Article - January 31, 2019

Is Weather Routing Really Worth It?

Bridge of ship
The fundamental goal of weather routing is to help the captain answer three main questions:
  • Which route will minimize any risk of damage to crew, vessel and cargo?
  • How can we arrive at a fixed time or to achieve the required ETA?
  • How can we sail the optimal route with minimal cost?

Although safety of crew, vessel and cargo are the most important elements of any voyage, substantial fuel savings is also a key deliverable expected from a weather routing provider such as StormGeo.

The IMO has publically stated that weather routing saves at least 3% in fuel consumption, not including time savings [1]. For some vessels, such as container ships, that number increases up to 10%.

In 2018, StormGeo Route Analysts routed approximately 64,000 voyages across the world. With an average consumption of about 30 MT of fuel per day and average voyage time of 17.5 days, the total consumption for all of these voyages was 33,750,000 MT of fuel. With a 3% reduction in consumption from weather routing, we can calculate that StormGeo enabled a staggering savings of 1,012,500 MT of fuel. At todays’ $400/MT, that is a whopping $405 million in fuel savings per year.

With sustainability in mind, we have calculated that this amount of fuel would have added more than 3 million MT of CO2 and 35,000 MT of sulphur to the atmosphere. Reducing these emissions equates to the removal of 600,000 cars from the road for an entire year.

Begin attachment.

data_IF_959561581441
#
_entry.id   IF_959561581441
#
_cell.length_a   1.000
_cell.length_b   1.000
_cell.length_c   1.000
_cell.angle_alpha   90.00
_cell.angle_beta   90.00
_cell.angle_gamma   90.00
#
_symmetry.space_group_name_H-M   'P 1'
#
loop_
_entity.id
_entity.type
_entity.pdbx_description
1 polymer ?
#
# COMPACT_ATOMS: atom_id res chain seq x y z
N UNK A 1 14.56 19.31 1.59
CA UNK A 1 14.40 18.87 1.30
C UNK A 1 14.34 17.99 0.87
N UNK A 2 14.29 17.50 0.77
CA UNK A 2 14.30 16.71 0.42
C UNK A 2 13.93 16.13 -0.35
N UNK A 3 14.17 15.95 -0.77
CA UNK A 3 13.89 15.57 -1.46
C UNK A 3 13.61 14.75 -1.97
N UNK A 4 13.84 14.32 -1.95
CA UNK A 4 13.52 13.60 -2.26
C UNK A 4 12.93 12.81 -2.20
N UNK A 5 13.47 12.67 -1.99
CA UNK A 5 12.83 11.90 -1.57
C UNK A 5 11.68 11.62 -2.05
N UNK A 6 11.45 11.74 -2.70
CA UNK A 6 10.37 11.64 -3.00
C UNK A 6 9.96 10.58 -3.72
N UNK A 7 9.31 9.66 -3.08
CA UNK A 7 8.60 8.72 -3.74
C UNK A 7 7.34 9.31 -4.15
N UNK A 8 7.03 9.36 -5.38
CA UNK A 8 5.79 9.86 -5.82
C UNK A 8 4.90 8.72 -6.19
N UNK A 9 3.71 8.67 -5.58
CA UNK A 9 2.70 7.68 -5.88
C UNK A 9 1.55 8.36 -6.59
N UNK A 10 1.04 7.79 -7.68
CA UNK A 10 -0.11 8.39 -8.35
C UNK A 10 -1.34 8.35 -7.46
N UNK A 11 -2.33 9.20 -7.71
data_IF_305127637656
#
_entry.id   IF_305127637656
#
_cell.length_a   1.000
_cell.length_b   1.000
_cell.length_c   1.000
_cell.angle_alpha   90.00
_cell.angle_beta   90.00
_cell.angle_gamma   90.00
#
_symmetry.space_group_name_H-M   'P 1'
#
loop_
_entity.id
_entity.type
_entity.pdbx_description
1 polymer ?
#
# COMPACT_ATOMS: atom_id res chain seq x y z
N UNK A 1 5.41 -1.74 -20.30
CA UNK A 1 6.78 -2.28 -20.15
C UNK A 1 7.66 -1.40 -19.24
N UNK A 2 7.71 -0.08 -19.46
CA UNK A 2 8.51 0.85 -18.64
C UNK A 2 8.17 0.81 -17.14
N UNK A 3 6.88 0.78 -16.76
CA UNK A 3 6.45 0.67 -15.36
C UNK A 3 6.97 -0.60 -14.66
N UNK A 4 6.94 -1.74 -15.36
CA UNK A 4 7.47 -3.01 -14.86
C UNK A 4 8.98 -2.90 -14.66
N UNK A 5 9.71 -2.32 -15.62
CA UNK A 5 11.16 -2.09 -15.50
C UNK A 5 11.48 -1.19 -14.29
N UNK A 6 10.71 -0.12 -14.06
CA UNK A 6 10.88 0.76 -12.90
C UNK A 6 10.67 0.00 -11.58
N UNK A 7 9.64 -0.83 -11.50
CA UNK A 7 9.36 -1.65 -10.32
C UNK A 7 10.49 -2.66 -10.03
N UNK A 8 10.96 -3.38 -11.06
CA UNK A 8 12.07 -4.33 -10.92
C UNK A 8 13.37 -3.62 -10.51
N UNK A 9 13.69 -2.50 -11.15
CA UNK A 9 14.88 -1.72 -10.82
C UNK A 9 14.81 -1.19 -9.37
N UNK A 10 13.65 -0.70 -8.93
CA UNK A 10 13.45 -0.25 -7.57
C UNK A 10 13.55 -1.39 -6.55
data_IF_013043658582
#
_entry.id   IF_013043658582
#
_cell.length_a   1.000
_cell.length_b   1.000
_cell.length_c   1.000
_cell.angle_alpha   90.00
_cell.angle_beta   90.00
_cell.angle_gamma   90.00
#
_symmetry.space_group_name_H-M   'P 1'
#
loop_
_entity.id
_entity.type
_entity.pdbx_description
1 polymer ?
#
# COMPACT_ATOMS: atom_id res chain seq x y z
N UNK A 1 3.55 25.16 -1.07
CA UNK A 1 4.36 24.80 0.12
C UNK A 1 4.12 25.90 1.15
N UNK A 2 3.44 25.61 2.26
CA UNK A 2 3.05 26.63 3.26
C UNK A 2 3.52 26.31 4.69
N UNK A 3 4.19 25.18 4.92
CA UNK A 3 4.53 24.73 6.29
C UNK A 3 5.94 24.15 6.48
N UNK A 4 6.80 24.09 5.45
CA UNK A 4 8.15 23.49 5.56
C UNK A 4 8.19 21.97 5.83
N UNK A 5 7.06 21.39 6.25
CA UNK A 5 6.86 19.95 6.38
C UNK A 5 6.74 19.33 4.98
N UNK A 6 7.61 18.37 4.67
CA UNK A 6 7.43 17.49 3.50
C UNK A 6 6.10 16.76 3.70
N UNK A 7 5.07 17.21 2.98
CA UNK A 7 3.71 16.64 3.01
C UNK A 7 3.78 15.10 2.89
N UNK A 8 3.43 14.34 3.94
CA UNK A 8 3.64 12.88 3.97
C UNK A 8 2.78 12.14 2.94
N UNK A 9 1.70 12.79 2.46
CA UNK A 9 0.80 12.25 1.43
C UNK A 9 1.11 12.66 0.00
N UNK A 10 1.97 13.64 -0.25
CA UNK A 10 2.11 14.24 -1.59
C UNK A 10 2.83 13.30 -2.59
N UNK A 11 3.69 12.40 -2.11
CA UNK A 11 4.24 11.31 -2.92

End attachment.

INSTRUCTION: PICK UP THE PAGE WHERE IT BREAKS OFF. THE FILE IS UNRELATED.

While these numbers are an annual approximation, the impact of 3% is clear — millions in fuel and emissions savings, just with effective use of weather routing services or products. While some companies feel that there is a conflict between going green and maintaining a profitable business, these numbers demonstrate how sustainable practices can actually have an economic benefit.

Shipping routes world map

How do you maximize fuel efficiency with weather routing?

A research project led by the International Association of Maritime Universities stated, “The shortest distance between two points (ports) is not always the fastest due to currents, wave height and winds. When the modern systems are integrated with the bridge computers, fuel-efficient routing is possible according to real-time weather routing services. In this way, it is possible to provide fuel economy up to 10%.”

During a 90 day period, StormGeo assisted Odfjell Tankers in avoiding severe storms in the Pacific — reducing fuel consumption by 1,000 MT (3000 MT of CO2) and saving 30 sailing days with the combined power of onshore route recommendations and onboard systems.

“With the onboard software [BVS], the captain can visualize the recommendation made by StormGeo. We believe that this is vital. One thing is to read the route recommendation, another thing is to be able to actually see it and model it in the system by yourself,” said Erik Hjortland, at the time Manager Fleet Performance & Bunkering for Odfjell. “The combination of the onboard system and the onshore route recommendation is a win-win situation. We not only save money, we save the environment and increase the safety of the crew, cargo and ships.”

So, is it worth it?

The simple answer is yes, weather routing is very much worth it as long as it is used by the bridge. The return on investment is high, little training is required and 24/7 support from Route Experts is provided.

While the benefits of weather routing are proven, how much you profit is a matter of how well the products and services are implemented and adopted by the crew.